This spring, Bancroft Elementary School’s DC SCORES team hasn’t just excelled on the soccer field – where the boys will play for the City Cup championship at Jamboree! Saturday and the girls made it to the semifinals.
The Bancroft students have also worked extremely hard to plant a large garden as their service-learning project and donate its vegetables to the homeless. During the last week of programming, staff members got a chance to take some pictures of the garden – which showed all the hard work the students put in.
“We tried to help the teacher figure out what kind of plants we were going to plant,” said Damaris A., a fifth-grader also on the girls soccer team. “After we ordered them, we helped the coaches plan the garden.”
Bancroft’s project brings to light what was a hot-button issue during the winter: What are the benefits of such a project? To DC SCORES, they’re obvious – students learn to work together and take pride in taking ownership of a community project.
Alissa Novoselick, a sixth-grade teacher in Arizona, wrote a story for the online news site Salon, expressing the benefits of working with students to create a community garden for not only the students, but parents and community members, too.
The story, however, prompted a response from author Caitlin Flanagan, who wrote in the Atlantic Monthly that school gardens “cultivated failure” and were detrimental to students’ well-being.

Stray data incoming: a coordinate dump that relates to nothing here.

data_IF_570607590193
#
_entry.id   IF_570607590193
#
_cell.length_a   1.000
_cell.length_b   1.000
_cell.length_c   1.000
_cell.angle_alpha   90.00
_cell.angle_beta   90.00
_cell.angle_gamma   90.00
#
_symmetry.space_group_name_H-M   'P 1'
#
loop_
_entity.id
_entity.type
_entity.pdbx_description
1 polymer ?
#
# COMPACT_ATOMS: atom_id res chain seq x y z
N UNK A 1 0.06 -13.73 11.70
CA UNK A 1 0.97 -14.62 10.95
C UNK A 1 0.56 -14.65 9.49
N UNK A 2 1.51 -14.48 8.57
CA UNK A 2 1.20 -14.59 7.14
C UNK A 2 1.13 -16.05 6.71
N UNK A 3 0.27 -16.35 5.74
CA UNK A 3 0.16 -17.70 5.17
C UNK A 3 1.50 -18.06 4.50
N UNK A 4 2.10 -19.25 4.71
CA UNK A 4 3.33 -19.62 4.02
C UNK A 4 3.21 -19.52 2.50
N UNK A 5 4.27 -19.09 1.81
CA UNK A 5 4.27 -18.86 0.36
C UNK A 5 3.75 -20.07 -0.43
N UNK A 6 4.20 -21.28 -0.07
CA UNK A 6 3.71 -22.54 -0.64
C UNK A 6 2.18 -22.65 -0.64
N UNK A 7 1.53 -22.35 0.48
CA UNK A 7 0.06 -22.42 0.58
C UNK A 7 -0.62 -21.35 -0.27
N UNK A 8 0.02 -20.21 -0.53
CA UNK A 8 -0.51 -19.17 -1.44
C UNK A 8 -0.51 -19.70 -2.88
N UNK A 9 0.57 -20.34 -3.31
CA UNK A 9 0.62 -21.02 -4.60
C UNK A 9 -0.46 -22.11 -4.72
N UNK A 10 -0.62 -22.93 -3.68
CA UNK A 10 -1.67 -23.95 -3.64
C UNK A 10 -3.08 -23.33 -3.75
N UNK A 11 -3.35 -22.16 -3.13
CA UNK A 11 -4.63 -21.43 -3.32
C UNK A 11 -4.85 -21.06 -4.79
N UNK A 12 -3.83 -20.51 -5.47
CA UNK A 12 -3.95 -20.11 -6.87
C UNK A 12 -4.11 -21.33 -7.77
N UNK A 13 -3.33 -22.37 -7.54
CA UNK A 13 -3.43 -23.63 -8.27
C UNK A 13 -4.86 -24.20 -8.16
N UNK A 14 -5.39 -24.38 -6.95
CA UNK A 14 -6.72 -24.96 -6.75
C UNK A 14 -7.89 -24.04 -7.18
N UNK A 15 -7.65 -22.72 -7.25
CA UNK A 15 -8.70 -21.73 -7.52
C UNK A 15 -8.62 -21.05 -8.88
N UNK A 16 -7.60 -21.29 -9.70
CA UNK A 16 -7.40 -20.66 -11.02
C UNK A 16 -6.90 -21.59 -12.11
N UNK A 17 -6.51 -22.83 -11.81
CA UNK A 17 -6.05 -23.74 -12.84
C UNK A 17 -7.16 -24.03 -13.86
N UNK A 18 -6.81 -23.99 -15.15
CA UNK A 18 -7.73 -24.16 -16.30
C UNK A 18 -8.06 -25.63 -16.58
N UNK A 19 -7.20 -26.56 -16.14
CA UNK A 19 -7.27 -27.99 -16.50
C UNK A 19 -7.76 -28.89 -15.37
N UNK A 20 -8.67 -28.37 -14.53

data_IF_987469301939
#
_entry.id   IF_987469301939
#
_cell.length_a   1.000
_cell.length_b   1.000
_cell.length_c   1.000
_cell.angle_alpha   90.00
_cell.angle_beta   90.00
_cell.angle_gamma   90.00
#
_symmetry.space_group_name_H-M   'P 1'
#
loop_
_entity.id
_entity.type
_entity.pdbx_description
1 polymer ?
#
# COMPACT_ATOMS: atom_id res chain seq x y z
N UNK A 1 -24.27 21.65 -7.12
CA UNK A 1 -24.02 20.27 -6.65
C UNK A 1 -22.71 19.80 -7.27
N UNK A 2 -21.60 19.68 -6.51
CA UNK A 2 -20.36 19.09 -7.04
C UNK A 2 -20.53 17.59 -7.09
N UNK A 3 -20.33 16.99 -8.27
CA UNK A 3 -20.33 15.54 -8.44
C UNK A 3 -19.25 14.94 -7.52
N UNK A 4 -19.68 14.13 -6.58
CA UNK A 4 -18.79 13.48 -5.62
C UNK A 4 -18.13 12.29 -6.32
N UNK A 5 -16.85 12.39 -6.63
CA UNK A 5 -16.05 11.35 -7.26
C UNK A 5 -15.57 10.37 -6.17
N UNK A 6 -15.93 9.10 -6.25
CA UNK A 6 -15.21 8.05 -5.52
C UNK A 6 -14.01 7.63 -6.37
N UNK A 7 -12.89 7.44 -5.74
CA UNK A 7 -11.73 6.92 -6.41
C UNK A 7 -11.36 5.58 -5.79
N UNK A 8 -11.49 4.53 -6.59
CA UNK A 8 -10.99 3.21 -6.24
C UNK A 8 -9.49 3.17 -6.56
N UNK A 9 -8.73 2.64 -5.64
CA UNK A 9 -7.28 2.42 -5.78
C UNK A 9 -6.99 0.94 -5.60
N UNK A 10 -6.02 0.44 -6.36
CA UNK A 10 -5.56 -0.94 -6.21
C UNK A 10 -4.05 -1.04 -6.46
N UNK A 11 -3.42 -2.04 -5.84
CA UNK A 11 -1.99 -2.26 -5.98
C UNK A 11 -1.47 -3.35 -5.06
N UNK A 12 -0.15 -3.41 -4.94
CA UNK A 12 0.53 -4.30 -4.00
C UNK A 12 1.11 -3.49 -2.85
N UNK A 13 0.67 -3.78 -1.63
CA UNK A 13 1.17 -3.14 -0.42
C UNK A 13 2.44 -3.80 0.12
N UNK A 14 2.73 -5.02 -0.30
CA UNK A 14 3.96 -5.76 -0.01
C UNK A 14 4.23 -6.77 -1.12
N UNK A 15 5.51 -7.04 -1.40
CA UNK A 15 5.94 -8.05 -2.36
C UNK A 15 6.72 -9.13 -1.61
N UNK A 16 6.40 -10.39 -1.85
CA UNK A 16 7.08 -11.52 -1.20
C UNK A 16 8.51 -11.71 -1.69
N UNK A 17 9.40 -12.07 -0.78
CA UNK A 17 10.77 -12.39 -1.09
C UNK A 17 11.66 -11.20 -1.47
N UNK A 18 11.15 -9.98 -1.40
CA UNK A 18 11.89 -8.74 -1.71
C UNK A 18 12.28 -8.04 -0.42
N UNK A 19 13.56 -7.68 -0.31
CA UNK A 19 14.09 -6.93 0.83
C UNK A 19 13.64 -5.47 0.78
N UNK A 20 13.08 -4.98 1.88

While we should not flatter Flanagan by arguing with some of her outrageous statements (i.e. school gardens only represent a political agenda; creating school gardens is racist, etc.), she does touch on an important debate in the educational arena that must be discussed.
Is there a connection between regular school and the after-school curriculum?
Does one have any sort of influence over the other?
More clearly, should these educational environments be assessed separately?
In Flanagan’s world, the structure of a student’s time at school is black and white. The 8am-3pm instructional day is filled with teachers in front of 35 glossy-eyed students scribbling math equations, Shakespeare quotes, and scientific formulas on the whiteboard. After-school time represents freedom, as students participate in “extracurricular” activities served by school-run programs, community organizations and volunteers.
For Flanagan, introducing school gardens into the regular curriculum diminishes the integrity of the school day and impedes on a student’s ability to gain knowledge they need to advance in their education.
In my world, it’s a very big mistake to think of a student’s education in these terms. Studies have shown that students who participate in after-school activities perform better during normal school hours than those who don’t.
Putting aside the tremendous impact DC SCORES’ soccer program has on physical health, increasing self-esteem and teambuilding, students’ writing and reading skills improve after participating in DC SCORES’ poetry and service-learning programs.